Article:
PRACTICE BLOG // ENTRY 2 // LATE WINTER-EARLY SPRING 2017

For the latter part of Winter and into Spring I have been doing a series of videos on my Instagram page (shameless plug www.instagram.com/dylanwalshdrums) where I transcribe small pieces of my favorite drummers playing. If you have been following the series, you may have noticed that a lot of the transcriptions I choose to do are incredibly small chunks of vocab. Like one measure or less, and sometimes even just a few notes. This is because when I am listening to drummers I dig, I find that in order to actually gain some ideas from their playing that I can practice right now it is necessary to do so. Sometimes if you try to look at the whole picture it can be quite overwhelming. Looking at things in smaller pieces is easier to digest, and more realistic to actually practice right now in this very moment.

I had been getting requests to transcribe some swing, and I thought Tony Williams solo on Miles Davis’ “Seven Steps To Heaven” would be a cool solo to learn. If you are a drummer and you don’t know who Tony Williams is, go google him right now and spend the rest of the day listening to him. In fact, even if you aren’t a drummer, go do that anyways. Trust me it will be fun. I decided to transcribe the whole solo because, you know, why not? But once I did that the first thing I thought was how can myself, my students, and the average drummer learn from this? I ended up taking 4 licks from the solo that really stood out to me and broke them down in a video lesson. I’ll attach a link to that video as well as the whole solo transcription here for you guys to check out. Try and see what you can do with these 4 simple ideas from the video.


I hope you find this stuff to be helpful on your drumming journey! Thank you for reading and make sure you stop over to my YouTube, Instagram, and FB to keep up. I post lessons, transcriptions, and general drum related stuff all the time.

 

video lesson: https://www.youtube.com/watch?v=nbXAtnEAMRc

Tony Williams Seven Steps to Heaven Solo.png

PRACTICE BLOG // ENTRY 1 // EARLY 2017

Hello people of the interwebs! My name is Dylan Walsh and I am a drummer and educator from Metro Detroit, MI. A couple of years ago I began taking notes of everything I practiced. It took me many years of being persuaded to do so myself (thank you Mike Shea, JP Bouvet, Mike Johnston, everyone else..), but I would really encourage all of you out there to write down and keep track of what you are working on. You don't even have to be a drummer. Whatever it is you do, write that stuff down. Seriously. It is really cool to see yourself improving in black and white. Now that I have the ability to do so, I would like to share the things I practice with all of you. This is the first of many entries in my Practice Blog.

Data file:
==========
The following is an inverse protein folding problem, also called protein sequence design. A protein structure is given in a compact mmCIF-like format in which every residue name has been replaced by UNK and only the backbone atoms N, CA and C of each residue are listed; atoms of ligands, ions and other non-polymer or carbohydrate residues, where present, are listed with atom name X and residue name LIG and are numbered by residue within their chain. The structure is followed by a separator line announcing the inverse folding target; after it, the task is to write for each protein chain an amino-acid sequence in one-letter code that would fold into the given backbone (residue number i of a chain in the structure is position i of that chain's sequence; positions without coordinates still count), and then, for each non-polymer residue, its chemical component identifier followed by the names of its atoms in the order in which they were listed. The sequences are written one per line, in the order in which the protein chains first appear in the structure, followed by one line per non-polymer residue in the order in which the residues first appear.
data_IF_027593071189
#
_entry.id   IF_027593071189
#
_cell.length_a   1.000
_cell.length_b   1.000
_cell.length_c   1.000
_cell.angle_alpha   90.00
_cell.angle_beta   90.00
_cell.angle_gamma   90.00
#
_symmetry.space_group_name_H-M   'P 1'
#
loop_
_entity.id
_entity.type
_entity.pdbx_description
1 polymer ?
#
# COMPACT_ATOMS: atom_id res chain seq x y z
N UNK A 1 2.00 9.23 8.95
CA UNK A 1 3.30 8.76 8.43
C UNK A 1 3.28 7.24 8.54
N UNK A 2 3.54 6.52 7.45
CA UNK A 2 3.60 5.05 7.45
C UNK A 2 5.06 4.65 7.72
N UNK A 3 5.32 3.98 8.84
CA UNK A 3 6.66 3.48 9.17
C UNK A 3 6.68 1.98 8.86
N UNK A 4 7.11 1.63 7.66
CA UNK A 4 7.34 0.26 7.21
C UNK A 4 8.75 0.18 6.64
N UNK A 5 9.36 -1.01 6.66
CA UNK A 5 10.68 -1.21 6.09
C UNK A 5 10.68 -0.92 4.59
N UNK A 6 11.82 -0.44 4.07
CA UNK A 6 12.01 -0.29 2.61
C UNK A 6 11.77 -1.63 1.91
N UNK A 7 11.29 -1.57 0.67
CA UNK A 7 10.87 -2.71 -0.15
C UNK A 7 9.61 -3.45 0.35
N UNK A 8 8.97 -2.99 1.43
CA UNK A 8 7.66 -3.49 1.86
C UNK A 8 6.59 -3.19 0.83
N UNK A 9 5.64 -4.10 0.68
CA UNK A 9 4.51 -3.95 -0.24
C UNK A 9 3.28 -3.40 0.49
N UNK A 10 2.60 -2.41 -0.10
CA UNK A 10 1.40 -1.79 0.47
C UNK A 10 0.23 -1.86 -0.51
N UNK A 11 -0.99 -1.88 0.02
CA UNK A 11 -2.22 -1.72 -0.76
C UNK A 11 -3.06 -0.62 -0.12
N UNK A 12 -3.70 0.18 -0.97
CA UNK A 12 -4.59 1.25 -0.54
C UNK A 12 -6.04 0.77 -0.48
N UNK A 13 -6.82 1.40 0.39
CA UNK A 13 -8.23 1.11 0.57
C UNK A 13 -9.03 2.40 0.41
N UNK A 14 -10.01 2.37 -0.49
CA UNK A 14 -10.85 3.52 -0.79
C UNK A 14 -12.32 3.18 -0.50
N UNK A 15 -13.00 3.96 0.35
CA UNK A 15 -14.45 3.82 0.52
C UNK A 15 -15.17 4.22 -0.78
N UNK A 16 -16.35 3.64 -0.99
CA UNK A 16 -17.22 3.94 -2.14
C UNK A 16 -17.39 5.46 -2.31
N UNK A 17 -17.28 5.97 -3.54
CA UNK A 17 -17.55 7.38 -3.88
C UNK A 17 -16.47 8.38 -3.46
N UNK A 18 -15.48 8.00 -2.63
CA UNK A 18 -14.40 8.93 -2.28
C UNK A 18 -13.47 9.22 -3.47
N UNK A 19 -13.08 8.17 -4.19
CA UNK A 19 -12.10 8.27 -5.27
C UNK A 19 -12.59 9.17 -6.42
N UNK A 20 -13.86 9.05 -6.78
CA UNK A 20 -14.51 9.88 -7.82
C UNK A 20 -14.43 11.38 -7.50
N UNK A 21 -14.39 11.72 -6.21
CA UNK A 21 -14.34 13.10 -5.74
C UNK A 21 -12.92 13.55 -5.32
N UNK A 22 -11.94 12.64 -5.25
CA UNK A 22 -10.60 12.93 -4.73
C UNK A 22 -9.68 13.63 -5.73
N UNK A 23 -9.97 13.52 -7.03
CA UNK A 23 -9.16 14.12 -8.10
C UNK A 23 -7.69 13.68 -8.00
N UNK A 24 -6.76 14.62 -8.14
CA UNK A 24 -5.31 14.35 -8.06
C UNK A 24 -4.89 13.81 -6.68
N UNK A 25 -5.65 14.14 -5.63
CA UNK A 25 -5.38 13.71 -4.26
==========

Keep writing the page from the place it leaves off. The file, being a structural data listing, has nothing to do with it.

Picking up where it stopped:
In the early parts of 2017, and really for the past couple of years, I spent a lot of time trying to stretch small pieces of vocabulary into as many possibilities as I can. This is a sentiment that has been echoed by countless drummers and educators, and that is because it is what the best drummers out there do. In a world so infatuated with the next new thing, it can be easy to glaze over something that may have been really worthwhile. This is something that will always manifest itself in the drumming world. People want to play fast and cool stuff. I get it, I do too. I post chop tutorials/transcriptions on my Instagram all the time because it's cool stuff, but you can’t look past how you got there. I will talk more about this in the future, but for now onto the dirty deets.

I spent a lot of time practicing shuffles the past month or so. Purdie shuffles to be exact. I think this is a result of my many years of being subjected to the greatness of Bernard Purdie (thanks again Mike Shea) being brought out time and time again by great modern players like Ash Soan (www.ashsoan.com), Jason McGerr (Death Cab For Cutie), and others. I first learned this beat while taking lessons as a teenager and it totally opened my mind to the possibilities within a groove. There's a lot going on in a halftime shuffle, but it still grooves. It grooves damn hard.

I ended up focusing on 3 variations that I really dig, and made a video that’s up on my YouTube channel breaking those down. Attached is a PDF with the notation breaking those down.

I hope you find this stuff to be helpful on your drumming journey! Thank you for reading and make sure you stop over to my YouTube, Instagram, and FB to keep up. I post lessons, transcriptions, and general drum related stuff all the time.

 

www.youtube.com/dylanwalshdrums

www.instagram.com/dylanwalshdrums

www.facebook.com/dylanwalshdrums

PDF: https://drive.google.com/open?id=0BxOUyhkrFtSfbHR1UmFaMjFTNzA

The Half Time Shuffle (The Purdie Shuffle).png